The Miami Marlins got quite the shock on Monday. Jose Fernandez was sent to Los Angeles for an MRI to check his elbow. According to Ken Rosenthal of MLB Network, the diagnosis was a sprained elbow. That diagnosis specifically points to UCL involvement. The UCL is the ligament replaced in Tommy John surgery.
Naturally, the Marlins are very concerned. After his MRI, Fernandez was sent back to Miami to consult with team physicians. The team is worried, as indicated here:
The trip to Los Angeles is guided by the Marlins being on the West Coast. It is commonly believed but unconfirmed that Fernandez was sent to the world-famous Kerlan-Jobe Clinic. While he could have had the MRI anywhere, Los Angeles Dodgers team physician Neal ElAttrache is one of the most respected surgeons in the game and could give a consult. Baseball teams do not travel with their own doctors and often use those of other teams in similar circumstances.
Fernandez, who finished third in last year's Cy Young voting, has only pitched 220 innings in the major leagues and had only 26 starts in the minor leagues, as he dominated at every level he stopped at. While Fernandez was born in Cuba, he lived in South Florida and went to a U.S. high school, where he was scouted closely throughout much of his career.
Like most pitchers, there are no good stats on how much he was used in high school or for travel teams, but he was someone who showed up at many of the showcase events with his plus velocity. There is no evidence that Fernandez was overused at any level. Fernandez has even been praised for his pitch efficiency.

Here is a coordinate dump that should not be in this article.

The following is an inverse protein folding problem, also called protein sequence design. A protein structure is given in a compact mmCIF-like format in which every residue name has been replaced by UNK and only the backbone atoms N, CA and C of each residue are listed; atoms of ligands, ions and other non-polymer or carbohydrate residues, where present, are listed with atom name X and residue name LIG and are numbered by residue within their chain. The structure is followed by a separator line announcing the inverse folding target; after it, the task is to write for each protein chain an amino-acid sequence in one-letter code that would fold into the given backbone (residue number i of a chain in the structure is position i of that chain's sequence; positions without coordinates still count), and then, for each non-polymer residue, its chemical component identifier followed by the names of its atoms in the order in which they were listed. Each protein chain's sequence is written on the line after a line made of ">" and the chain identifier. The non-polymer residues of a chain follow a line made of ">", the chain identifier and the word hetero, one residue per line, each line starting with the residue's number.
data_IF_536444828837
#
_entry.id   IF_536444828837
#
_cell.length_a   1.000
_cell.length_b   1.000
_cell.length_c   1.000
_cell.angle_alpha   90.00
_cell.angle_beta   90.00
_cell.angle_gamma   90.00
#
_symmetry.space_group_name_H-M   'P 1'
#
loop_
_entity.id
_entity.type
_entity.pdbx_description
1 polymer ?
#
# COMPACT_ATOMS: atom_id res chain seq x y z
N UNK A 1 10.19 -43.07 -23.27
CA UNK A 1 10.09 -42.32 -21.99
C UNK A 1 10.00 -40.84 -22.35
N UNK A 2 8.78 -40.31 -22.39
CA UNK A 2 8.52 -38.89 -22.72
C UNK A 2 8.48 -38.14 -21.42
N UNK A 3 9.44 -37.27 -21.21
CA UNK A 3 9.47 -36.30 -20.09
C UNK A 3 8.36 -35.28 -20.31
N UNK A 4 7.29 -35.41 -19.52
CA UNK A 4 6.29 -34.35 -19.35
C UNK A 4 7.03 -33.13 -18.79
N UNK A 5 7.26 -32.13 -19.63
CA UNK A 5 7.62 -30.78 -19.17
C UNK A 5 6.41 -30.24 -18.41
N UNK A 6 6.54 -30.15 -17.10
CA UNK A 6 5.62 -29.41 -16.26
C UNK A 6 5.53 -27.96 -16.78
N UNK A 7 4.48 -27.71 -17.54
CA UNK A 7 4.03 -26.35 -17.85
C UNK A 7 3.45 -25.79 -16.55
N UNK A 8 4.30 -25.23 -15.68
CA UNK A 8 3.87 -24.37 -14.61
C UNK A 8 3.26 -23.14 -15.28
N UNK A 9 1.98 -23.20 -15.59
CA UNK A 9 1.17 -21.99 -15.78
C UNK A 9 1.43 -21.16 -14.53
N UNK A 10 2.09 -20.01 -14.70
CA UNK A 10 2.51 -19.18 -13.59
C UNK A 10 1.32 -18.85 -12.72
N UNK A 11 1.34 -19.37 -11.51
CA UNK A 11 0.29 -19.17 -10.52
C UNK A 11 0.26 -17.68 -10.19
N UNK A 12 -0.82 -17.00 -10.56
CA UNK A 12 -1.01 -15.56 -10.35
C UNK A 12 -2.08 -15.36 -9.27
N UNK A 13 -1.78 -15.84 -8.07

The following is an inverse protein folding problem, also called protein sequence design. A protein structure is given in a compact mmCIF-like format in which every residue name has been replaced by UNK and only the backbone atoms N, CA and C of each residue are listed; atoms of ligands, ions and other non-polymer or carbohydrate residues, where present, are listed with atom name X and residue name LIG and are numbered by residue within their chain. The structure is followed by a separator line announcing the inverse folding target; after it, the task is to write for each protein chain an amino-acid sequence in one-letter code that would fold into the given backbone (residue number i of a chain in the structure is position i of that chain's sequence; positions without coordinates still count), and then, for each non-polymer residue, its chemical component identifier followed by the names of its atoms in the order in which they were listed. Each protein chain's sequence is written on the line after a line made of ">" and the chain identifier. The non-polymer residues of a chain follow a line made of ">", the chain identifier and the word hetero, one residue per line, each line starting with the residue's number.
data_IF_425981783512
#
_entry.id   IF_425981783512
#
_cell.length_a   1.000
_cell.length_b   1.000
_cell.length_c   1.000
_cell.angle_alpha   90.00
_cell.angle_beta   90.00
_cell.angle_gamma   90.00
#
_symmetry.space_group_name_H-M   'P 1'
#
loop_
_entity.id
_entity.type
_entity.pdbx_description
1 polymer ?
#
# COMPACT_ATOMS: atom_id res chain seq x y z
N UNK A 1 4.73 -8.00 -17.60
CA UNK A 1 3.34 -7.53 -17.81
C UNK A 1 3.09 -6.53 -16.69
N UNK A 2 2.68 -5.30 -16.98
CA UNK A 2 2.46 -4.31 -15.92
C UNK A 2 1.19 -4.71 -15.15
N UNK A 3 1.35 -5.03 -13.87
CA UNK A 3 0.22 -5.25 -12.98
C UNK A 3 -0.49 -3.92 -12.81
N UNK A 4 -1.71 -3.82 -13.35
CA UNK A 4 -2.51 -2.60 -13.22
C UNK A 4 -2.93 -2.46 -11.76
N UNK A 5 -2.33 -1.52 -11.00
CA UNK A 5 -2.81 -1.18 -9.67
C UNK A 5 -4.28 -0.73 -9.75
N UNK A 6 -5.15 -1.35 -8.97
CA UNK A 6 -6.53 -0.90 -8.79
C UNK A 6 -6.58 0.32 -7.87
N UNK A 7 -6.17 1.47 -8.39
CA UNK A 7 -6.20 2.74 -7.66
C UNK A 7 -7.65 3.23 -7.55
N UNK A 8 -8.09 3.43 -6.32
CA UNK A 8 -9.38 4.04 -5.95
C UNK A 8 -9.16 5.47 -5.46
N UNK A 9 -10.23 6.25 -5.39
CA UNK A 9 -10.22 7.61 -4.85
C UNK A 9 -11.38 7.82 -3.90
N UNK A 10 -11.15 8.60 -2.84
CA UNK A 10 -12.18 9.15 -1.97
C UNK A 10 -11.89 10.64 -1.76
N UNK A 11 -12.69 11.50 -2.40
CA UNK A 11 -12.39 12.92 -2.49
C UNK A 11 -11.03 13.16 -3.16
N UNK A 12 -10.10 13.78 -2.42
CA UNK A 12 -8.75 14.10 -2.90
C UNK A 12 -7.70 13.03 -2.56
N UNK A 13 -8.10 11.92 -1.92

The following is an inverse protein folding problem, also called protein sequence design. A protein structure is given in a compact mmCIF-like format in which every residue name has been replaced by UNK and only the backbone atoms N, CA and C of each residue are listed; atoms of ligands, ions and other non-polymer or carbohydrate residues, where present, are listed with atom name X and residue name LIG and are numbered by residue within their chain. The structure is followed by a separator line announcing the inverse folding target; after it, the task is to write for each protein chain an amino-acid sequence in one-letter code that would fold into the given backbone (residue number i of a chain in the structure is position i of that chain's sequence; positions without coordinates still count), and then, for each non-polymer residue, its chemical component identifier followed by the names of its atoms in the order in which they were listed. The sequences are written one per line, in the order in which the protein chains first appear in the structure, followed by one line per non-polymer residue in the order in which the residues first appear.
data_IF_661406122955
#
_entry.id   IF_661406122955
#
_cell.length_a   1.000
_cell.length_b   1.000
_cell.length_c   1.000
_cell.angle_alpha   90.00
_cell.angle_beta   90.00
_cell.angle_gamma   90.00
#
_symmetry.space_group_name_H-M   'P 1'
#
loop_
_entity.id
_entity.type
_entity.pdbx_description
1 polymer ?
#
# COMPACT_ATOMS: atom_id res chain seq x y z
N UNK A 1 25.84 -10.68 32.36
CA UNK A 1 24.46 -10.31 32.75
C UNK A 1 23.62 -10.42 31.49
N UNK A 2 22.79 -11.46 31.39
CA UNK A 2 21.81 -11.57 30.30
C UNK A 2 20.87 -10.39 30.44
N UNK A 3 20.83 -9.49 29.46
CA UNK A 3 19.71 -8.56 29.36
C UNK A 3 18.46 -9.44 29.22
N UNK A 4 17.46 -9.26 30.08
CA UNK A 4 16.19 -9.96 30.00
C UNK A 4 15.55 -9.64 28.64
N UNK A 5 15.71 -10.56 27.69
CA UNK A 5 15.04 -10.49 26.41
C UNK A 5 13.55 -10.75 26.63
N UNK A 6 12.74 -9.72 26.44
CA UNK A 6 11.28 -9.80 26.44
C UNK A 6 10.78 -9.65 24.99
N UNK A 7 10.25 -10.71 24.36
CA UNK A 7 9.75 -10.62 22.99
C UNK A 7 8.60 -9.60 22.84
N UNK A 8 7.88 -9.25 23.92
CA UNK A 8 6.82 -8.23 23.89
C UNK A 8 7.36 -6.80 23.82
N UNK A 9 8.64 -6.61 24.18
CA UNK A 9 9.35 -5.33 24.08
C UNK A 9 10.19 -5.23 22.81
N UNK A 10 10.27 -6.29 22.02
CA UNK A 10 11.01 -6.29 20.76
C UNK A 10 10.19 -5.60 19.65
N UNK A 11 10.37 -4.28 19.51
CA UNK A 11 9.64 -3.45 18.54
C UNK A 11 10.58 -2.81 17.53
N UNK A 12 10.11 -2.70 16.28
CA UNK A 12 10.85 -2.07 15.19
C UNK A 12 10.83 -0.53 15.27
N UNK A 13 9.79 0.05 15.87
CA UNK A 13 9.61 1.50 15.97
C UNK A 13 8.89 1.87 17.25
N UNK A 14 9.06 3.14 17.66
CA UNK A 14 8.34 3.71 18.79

Fernandez has plus velocity, though he is certainly not solely reliant on it, as Troy Tulowitzki recently found out. His mix of pitches is almost identical to last year. His velocity had been consistent, but in the fifth inning of his last game, it appeared to have taken a major drop down. This could be where the injury happened.
Fernandez has none of the red flags we normally look for. He has no high-innings totals and was all but shut down at the end of his rookie season by the Marlins. He has no games with excessive pitch counts. Few point to any mechanical issues, though Chris O'Leary suggests that Fernandez has changed his mechanics.
If Fernandez is found to have a sprained UCL, it will be further proof that all the standard things that teams currently do to protect pitchers aren't working. Fernandez isn't yet locked into the path that too many pitchers are headed, losing a year of his young career to surgery and rehab, but we have to wonder what more has to happen before baseball changes its approach.